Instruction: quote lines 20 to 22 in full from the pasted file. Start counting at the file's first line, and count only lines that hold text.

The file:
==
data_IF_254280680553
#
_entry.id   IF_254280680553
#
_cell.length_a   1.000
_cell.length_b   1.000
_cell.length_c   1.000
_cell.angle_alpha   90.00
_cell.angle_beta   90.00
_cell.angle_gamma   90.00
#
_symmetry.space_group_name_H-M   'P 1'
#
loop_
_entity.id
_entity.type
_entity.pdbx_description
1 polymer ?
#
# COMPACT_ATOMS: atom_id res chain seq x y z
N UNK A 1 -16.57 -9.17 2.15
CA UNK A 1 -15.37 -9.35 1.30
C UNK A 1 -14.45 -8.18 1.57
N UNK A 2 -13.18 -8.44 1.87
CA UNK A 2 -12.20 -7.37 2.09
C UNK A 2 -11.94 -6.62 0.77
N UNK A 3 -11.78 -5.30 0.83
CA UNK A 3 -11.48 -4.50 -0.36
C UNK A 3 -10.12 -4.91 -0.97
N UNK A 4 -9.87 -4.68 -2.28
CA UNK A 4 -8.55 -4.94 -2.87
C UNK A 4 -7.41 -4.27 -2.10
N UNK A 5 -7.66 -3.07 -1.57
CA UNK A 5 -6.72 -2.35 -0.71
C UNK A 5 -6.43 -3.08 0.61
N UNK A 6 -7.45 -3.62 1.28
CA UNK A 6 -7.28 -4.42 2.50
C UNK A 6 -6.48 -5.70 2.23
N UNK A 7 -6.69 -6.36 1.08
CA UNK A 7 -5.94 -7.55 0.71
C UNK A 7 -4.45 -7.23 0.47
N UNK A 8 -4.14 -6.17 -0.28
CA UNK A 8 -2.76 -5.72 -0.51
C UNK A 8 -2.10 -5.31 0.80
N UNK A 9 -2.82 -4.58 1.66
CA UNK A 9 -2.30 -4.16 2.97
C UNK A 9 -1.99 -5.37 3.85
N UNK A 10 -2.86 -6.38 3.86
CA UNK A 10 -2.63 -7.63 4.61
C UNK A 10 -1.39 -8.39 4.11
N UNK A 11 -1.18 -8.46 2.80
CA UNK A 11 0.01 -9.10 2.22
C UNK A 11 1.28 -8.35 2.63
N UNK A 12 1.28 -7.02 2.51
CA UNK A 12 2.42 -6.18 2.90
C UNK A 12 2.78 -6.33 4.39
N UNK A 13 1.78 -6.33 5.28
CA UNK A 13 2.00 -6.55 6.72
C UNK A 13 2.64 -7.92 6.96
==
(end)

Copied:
# COMPACT_ATOMS: atom_id res chain seq x y z
N UNK A 1 -16.57 -9.17 2.15
CA UNK A 1 -15.37 -9.35 1.30